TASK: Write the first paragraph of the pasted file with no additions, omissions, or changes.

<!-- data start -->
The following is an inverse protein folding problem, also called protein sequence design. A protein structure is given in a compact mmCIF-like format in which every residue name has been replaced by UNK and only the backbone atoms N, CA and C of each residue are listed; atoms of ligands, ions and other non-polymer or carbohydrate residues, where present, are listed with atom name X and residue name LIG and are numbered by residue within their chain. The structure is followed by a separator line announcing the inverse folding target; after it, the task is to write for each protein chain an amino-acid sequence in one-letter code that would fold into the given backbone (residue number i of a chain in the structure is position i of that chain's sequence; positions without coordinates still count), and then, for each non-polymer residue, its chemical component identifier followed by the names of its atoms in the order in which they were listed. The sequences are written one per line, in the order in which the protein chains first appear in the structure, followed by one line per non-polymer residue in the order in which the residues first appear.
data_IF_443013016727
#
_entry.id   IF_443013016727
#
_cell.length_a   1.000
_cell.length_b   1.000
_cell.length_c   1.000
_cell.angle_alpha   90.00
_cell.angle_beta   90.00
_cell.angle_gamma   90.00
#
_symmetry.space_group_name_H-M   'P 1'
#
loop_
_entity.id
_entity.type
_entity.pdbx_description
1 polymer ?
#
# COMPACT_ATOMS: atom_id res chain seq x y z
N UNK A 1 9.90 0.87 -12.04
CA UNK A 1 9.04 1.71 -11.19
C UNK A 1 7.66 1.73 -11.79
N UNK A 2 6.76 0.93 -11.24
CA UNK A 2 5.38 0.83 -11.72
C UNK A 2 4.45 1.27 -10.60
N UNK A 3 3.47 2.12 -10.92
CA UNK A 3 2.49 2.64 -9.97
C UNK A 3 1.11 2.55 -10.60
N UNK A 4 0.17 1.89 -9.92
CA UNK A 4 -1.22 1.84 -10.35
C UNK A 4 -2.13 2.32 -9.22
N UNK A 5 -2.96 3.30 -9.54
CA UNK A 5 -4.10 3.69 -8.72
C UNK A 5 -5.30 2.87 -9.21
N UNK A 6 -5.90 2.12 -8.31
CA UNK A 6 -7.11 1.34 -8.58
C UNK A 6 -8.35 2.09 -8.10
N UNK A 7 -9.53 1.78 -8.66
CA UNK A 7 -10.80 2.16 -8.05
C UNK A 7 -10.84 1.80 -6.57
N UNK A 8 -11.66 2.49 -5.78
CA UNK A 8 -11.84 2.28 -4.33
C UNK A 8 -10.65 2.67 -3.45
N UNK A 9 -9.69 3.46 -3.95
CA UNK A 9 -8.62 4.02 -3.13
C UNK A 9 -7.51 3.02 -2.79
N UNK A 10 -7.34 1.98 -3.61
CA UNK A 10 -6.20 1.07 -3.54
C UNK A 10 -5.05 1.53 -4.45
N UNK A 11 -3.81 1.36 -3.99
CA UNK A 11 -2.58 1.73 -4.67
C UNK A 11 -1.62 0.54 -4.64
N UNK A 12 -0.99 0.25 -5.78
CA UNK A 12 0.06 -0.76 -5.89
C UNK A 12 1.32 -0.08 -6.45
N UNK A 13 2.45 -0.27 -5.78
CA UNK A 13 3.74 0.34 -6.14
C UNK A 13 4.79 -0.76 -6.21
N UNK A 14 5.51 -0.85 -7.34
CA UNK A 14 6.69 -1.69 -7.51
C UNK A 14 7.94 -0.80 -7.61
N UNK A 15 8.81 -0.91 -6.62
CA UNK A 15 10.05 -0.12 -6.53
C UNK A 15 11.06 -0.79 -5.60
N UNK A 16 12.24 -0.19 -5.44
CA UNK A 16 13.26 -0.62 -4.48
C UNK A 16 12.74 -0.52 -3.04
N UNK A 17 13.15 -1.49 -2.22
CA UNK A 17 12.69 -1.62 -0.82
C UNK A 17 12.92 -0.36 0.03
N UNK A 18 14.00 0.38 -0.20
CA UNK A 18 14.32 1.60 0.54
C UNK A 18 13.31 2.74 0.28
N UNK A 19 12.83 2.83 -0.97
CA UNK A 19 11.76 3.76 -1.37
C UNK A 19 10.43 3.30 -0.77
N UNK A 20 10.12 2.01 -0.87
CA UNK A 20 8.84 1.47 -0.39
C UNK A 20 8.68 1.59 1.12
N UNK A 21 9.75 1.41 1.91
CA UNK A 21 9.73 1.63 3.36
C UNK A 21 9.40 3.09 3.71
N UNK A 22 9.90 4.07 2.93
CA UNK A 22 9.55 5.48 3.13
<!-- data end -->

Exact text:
The following is an inverse protein folding problem, also called protein sequence design. A protein structure is given in a compact mmCIF-like format in which every residue name has been replaced by UNK and only the backbone atoms N, CA and C of each residue are listed; atoms of ligands, ions and other non-polymer or carbohydrate residues, where present, are listed with atom name X and residue name LIG and are numbered by residue within their chain. The structure is followed by a separator line announcing the inverse folding target; after it, the task is to write for each protein chain an amino-acid sequence in one-letter code that would fold into the given backbone (residue number i of a chain in the structure is position i of that chain's sequence; positions without coordinates still count), and then, for each non-polymer residue, its chemical component identifier followed by the names of its atoms in the order in which they were listed. The sequences are written one per line, in the order in which the protein chains first appear in the structure, followed by one line per non-polymer residue in the order in which the residues first appear.